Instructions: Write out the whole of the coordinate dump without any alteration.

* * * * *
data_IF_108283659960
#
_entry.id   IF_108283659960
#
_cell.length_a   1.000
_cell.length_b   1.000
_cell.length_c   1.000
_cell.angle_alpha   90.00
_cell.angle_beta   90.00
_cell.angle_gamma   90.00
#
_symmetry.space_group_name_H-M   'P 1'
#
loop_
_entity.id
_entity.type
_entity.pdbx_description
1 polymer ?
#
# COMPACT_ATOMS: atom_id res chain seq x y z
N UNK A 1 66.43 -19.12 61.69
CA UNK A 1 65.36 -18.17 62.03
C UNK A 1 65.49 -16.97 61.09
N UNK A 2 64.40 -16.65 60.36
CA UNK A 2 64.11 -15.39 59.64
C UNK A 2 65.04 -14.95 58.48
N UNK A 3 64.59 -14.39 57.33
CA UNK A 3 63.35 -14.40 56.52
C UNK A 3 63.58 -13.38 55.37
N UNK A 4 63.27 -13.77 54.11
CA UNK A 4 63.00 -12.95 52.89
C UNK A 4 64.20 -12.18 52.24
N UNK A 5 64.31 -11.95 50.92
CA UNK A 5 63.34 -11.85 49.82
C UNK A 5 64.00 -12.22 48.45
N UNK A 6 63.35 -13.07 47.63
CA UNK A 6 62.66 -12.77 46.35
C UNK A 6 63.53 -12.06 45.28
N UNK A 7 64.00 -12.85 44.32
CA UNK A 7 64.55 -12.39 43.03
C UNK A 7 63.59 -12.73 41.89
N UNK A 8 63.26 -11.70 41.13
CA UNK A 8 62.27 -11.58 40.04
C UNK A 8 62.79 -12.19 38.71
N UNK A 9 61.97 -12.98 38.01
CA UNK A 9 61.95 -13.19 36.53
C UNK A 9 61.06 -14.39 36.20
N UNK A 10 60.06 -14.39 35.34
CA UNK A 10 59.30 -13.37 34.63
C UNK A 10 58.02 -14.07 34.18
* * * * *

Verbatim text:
data_IF_108283659960
#
_entry.id   IF_108283659960
#
_cell.length_a   1.000
_cell.length_b   1.000
_cell.length_c   1.000
_cell.angle_alpha   90.00
_cell.angle_beta   90.00
_cell.angle_gamma   90.00
#
_symmetry.space_group_name_H-M   'P 1'
#
loop_
_entity.id
_entity.type
_entity.pdbx_description
1 polymer ?
#
# COMPACT_ATOMS: atom_id res chain seq x y z
N UNK A 1 66.43 -19.12 61.69
CA UNK A 1 65.36 -18.17 62.03
C UNK A 1 65.49 -16.97 61.09
N UNK A 2 64.40 -16.65 60.36
CA UNK A 2 64.11 -15.39 59.64
C UNK A 2 65.04 -14.95 58.48
N UNK A 3 64.59 -14.39 57.33
CA UNK A 3 63.35 -14.40 56.52
C UNK A 3 63.58 -13.38 55.37
N UNK A 4 63.27 -13.77 54.11
CA UNK A 4 63.00 -12.95 52.89
C UNK A 4 64.20 -12.18 52.24
N UNK A 5 64.31 -11.95 50.92
CA UNK A 5 63.34 -11.85 49.82
C UNK A 5 64.00 -12.22 48.45
N UNK A 6 63.35 -13.07 47.63
CA UNK A 6 62.66 -12.77 46.35
C UNK A 6 63.53 -12.06 45.28
N UNK A 7 64.00 -12.85 44.32
CA UNK A 7 64.55 -12.39 43.03
C UNK A 7 63.59 -12.73 41.89
N UNK A 8 63.26 -11.70 41.13
CA UNK A 8 62.27 -11.58 40.04
C UNK A 8 62.79 -12.19 38.71
N UNK A 9 61.97 -12.98 38.01
CA UNK A 9 61.95 -13.19 36.53
C UNK A 9 61.06 -14.39 36.20
N UNK A 10 60.06 -14.39 35.34
CA UNK A 10 59.30 -13.37 34.63
C UNK A 10 58.02 -14.07 34.18